Finally it is also the character selection that adds to the replay value. Do you want to be a certain wizard or do you want to try them all? I love the looks of them, and each one makes me laugh. That is worth trying each of them even though it makes no difference to the game.
FUN FACTOR – 10
This is, by far, one of the most fun games I have ever played in my life. I say this knowing that I have played many a game, and have a lot of experience with many different types of games. This is the only one that has been able to keep my attention one hundred percent of the time I was playing. None of us wanted to look away from the table, because we feared we would miss something even cooler than the last move that was made, and to be honest if we had turned away, we would have.
The game starts being fun by the rulebook, which is just crass, over the top, and a perfect explanation of the game. The opening story goes balls to the wall, with cursing, amazing dynamics, and using such terminology that it would make a baby blush. Honestly, I would have bought this game just to read that booklet. No ragrets!
Next you get to see all of the cool moves that can be made, by mixing spells and amazing dialogue, it captures you. You have to play along, or you feel silly for playing it. Make your voice act it out, have fun with the spell titles, and even tossing popcorn across the table (it was one time) will add to the fun.
There is honestly too much to name about this game in this column, so I will leave it here. Seriously, it is amazing.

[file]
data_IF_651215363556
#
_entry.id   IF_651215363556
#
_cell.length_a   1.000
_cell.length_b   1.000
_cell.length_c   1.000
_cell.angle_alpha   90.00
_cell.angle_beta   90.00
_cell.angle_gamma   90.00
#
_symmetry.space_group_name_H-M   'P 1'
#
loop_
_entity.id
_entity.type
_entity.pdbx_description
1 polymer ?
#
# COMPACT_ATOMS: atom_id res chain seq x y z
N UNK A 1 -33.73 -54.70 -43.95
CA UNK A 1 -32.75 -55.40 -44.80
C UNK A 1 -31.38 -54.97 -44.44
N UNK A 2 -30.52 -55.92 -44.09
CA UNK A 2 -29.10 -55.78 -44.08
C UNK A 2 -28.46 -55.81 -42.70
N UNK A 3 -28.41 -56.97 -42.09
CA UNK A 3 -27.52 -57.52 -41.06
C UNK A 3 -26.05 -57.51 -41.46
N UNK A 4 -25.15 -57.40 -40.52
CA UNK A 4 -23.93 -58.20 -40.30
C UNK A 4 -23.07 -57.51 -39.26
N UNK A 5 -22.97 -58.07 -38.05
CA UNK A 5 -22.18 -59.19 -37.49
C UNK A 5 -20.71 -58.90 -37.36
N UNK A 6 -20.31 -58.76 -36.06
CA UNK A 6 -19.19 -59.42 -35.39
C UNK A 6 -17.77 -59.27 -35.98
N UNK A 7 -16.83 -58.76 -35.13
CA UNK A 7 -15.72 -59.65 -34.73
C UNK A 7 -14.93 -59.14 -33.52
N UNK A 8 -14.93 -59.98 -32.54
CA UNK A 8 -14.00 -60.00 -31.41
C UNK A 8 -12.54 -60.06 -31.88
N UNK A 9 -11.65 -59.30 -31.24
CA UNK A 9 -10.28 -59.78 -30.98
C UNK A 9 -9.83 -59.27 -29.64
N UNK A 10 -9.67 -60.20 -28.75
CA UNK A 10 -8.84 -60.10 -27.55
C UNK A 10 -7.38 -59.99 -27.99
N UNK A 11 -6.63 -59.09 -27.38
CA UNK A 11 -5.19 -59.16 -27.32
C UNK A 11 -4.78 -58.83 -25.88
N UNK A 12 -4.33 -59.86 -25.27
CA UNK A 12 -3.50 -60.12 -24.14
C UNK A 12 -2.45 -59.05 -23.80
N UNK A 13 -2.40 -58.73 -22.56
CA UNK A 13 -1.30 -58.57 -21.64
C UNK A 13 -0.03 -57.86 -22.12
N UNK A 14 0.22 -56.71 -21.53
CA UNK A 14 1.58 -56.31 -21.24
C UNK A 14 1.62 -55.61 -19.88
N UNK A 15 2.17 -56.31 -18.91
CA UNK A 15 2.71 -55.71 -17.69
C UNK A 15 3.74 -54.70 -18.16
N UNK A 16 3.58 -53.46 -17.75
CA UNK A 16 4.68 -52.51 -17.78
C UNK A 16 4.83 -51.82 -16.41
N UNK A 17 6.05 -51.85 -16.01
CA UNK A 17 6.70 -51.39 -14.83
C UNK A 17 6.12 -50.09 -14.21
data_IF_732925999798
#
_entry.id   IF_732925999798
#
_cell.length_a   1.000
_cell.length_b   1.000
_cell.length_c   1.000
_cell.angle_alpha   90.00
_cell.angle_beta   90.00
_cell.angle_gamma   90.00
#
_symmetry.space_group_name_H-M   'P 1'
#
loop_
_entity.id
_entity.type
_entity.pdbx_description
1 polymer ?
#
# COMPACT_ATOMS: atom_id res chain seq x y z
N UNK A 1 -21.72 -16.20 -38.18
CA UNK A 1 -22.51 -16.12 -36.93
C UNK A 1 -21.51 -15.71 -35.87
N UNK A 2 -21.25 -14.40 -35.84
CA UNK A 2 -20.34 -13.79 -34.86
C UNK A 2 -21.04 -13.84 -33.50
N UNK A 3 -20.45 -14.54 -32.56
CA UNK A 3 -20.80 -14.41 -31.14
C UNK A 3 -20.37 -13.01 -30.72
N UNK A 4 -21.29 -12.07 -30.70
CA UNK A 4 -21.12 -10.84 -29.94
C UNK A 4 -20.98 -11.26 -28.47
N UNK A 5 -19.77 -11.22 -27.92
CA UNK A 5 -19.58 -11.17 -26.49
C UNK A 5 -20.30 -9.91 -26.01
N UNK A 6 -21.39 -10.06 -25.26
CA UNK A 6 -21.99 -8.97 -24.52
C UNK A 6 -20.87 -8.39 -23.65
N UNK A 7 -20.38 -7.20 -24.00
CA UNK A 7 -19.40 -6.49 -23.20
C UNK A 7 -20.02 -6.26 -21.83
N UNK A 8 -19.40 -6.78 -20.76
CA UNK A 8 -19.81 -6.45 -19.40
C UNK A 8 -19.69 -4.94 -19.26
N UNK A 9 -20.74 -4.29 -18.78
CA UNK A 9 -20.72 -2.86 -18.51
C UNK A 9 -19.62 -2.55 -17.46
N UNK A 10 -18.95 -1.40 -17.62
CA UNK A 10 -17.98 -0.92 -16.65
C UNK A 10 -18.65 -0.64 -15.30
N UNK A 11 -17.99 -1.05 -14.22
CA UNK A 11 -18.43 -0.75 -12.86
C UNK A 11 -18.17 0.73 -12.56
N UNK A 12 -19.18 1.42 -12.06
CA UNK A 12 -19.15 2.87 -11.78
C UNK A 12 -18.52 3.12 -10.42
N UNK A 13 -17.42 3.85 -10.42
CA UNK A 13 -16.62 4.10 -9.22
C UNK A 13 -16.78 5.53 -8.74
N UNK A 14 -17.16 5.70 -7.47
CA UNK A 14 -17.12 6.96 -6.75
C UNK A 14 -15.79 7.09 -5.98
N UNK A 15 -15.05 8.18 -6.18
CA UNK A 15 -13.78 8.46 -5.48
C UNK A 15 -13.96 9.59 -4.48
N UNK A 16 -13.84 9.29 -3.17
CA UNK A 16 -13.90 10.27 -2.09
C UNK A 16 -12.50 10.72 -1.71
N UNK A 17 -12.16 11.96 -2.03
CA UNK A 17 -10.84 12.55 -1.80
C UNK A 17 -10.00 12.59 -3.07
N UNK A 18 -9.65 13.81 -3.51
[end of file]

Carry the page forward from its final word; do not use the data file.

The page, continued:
DESIGN – 10 (Turn it up to 11)
The work that went into this game is absolutely outstanding. I do not even have words to properly describe the smiles and laughs you will get out of playing this. I would normally make some up, but I did far too much of that in the games we played.
To start off, the first thing you see is the box art. It is full, it is lively, and it is eye catching. It is everything you want it to be when picking up a game. It catches your eye, and really shows you exactly what the game is about, which is a bunch of people killing each other to climb a bloody skull mountain.
Next is the rule book, which I did already go over a bit. The opening to the book is one of the greatest things I have ever read in a game, just because of how over the top it is. The overall look and feel of the book is fun, and gory, which is an amazing combination.
Thirdly is the characters, and the character artwork. Each character has their own design, and none of them look even similar to another one. The names of the characters are really catchy (Krazztar the Blood’O’mancer, Fey Ticklebottom the Enchanter, etc) and their individual character cards are really fun to play with/look at.
Lastly we have the cards themselves, mainly the spells. The spells, for lack of a more suitable term, are some of the most brilliantly designed pieces of awesome that has ever been seen by human eyes. No seriously, every card fits in with another, and they create some of the funniest situational humour I have ever had the joy of seeing or playing with. They were well thought out, and extremely well designed. Kudos to the creators for making one of the best designs I have ever seen in a game.
If you have to choose one game this year, you should choose this one. It is worth its weight in diamonds, as it is one of the most explosively fun times you will have playing a game. This will have you laughing, you will be excited, exhilarated, and overall amazed at how fun this is.
This is by far the best time I have ever had playing a game, because I went into it knowing it would be random. Do not go in wanting a game that has immense strategy, as a lot of it is luck based, which adds to the random. Honestly, if you buy this game just be prepared for a lot of joking around, and silly voices.
Thanks again for reading my reviews, and I hope I make that decision a little bit easier for you. If you ever want me to review a particular game, please let me know and I will try and make it happen. For now though, my next review will be on Werewolves, which I have been told is a lot of fun, and made for a ton of players (up to 75 to be exact).